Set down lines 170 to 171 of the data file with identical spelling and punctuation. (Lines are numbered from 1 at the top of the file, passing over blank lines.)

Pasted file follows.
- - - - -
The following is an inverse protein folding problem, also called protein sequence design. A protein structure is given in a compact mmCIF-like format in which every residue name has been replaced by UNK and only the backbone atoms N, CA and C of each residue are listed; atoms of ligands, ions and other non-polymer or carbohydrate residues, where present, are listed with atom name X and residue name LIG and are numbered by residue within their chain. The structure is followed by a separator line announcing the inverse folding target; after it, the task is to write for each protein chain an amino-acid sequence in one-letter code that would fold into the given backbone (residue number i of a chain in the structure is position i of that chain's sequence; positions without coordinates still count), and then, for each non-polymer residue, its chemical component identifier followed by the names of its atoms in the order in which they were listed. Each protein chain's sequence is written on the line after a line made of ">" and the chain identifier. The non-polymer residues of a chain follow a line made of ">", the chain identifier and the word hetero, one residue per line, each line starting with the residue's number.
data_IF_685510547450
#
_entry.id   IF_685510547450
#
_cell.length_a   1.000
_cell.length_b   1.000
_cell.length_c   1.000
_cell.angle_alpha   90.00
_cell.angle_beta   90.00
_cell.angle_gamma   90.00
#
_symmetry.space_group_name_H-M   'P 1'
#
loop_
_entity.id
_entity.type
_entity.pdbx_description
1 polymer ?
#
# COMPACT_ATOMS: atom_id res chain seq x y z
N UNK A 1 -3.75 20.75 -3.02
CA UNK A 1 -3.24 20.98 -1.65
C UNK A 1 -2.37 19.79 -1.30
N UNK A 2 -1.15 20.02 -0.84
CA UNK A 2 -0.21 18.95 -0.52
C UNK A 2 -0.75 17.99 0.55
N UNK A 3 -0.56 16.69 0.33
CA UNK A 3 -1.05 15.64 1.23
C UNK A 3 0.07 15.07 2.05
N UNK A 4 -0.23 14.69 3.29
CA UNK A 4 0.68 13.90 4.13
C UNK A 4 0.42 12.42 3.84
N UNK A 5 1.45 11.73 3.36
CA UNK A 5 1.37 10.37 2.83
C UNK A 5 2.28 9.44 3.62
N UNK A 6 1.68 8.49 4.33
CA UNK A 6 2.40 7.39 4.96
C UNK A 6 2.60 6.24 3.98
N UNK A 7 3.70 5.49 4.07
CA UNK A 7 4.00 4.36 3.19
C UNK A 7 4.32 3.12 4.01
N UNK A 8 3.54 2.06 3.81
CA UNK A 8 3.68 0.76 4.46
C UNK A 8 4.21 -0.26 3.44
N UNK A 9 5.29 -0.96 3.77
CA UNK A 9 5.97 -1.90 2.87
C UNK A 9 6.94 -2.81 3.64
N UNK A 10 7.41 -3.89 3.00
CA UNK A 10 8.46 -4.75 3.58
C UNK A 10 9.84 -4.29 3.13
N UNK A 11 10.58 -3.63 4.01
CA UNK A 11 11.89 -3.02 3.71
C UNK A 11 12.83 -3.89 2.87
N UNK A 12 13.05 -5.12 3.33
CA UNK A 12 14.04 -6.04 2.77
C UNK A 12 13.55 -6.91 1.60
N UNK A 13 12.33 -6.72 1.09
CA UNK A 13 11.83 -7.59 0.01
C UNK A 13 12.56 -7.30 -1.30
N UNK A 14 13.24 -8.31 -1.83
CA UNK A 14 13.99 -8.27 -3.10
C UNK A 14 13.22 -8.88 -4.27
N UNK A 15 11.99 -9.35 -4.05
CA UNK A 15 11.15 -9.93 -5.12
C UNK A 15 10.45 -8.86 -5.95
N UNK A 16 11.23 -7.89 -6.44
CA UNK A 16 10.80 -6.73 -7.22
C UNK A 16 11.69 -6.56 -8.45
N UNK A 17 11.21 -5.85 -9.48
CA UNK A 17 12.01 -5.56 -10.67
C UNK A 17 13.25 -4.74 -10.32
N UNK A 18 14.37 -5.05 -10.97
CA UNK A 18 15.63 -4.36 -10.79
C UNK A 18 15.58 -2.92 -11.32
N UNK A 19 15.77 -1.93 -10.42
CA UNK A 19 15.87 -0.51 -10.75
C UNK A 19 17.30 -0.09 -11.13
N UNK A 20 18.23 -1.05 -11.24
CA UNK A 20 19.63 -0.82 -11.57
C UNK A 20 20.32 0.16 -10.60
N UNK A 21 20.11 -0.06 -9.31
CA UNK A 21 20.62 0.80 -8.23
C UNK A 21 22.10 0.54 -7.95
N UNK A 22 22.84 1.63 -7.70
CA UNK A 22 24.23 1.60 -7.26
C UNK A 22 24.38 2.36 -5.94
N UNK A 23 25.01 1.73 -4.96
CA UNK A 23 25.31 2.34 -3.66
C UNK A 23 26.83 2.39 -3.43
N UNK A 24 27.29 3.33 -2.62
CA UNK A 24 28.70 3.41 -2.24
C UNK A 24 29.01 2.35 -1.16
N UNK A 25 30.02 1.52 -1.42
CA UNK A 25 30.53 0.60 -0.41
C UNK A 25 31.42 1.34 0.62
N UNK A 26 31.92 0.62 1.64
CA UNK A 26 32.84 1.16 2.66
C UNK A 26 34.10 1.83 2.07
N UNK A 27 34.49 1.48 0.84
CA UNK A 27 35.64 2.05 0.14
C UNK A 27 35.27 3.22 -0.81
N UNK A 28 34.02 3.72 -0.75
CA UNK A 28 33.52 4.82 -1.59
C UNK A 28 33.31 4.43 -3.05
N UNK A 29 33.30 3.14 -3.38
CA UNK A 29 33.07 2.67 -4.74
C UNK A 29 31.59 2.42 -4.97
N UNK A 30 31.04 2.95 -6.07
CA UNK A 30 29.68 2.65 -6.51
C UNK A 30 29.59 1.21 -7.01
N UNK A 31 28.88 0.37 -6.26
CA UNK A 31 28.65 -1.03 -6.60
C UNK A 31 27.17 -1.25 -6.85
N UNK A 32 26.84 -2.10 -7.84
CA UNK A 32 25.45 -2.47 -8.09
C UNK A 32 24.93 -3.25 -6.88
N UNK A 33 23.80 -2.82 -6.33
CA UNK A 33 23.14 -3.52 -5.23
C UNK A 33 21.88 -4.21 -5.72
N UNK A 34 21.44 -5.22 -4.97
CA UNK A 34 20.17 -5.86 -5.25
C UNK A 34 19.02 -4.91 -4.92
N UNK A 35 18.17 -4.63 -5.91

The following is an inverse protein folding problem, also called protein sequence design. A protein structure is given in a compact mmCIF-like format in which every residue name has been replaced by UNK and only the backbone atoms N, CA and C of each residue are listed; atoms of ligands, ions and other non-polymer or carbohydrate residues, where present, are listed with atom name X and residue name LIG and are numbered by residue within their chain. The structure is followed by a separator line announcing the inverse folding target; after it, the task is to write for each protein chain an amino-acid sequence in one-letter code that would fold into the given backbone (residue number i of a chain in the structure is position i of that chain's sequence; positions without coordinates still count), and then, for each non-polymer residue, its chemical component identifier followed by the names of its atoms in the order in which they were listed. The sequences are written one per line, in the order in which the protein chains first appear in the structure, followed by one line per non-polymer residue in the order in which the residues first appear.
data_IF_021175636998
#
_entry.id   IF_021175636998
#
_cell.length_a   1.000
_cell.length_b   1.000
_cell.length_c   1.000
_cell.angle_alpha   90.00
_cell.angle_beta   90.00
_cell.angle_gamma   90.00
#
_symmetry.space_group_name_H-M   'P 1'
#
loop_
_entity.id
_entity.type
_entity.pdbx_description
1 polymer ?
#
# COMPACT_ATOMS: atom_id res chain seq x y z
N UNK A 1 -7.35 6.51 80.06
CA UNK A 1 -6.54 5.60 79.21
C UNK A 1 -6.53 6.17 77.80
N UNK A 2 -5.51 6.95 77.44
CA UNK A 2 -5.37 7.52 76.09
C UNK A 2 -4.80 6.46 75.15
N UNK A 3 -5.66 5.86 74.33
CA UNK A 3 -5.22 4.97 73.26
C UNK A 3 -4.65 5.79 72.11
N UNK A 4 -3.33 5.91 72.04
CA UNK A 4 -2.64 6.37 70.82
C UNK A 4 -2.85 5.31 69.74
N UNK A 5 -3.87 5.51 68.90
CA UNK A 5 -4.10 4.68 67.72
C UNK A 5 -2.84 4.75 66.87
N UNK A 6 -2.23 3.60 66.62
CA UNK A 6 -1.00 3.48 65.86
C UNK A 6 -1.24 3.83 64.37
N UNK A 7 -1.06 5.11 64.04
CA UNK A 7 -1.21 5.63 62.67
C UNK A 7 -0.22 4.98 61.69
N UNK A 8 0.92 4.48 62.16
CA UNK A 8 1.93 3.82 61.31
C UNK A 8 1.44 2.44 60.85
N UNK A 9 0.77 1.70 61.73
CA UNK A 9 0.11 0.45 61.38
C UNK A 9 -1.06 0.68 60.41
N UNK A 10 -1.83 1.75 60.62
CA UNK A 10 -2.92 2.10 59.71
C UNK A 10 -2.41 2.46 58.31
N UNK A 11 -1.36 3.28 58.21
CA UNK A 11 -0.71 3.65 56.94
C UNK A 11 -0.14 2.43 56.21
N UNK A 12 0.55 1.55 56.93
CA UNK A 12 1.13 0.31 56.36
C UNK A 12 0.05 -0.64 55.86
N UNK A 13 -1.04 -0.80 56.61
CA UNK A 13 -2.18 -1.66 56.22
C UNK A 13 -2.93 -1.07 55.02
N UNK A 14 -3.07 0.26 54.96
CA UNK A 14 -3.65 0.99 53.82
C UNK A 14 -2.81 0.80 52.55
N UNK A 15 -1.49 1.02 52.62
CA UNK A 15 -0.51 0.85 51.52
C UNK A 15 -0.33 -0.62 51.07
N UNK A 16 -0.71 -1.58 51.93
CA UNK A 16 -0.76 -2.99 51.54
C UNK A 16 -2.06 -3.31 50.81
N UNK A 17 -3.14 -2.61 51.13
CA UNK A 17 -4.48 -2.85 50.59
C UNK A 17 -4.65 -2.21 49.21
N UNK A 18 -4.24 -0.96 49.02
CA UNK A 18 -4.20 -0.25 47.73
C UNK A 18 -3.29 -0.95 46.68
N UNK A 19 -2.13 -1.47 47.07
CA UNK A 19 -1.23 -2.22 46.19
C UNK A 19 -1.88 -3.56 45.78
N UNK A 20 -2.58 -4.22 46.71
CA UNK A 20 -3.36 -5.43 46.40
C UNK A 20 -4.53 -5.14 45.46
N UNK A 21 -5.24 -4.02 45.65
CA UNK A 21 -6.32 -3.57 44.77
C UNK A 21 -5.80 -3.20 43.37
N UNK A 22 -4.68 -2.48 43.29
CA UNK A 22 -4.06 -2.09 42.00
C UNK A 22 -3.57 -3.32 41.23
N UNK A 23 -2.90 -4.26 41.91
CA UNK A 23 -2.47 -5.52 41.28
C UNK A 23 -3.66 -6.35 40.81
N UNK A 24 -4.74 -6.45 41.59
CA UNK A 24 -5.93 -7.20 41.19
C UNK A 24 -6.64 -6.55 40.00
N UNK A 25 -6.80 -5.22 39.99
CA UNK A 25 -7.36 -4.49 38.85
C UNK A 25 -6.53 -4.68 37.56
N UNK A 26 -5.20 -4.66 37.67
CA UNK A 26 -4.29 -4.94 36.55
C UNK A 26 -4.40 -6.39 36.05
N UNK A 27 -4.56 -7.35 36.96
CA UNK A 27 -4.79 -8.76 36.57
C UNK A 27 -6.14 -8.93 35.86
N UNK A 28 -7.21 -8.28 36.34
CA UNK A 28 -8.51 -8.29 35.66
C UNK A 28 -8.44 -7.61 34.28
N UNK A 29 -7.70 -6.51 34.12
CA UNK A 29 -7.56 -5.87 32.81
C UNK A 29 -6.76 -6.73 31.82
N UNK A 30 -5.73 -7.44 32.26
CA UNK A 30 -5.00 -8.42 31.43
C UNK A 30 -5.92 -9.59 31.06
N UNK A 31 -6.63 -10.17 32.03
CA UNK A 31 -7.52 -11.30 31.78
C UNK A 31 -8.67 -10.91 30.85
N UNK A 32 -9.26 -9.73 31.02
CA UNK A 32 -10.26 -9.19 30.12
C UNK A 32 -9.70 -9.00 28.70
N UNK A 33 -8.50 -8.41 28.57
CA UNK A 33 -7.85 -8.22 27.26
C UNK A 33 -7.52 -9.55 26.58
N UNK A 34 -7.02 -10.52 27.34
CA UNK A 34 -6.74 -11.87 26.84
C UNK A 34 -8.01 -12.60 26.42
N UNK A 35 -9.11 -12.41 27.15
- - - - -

N UNK A 9 0.77 1.70 61.73
CA UNK A 9 0.11 0.45 61.38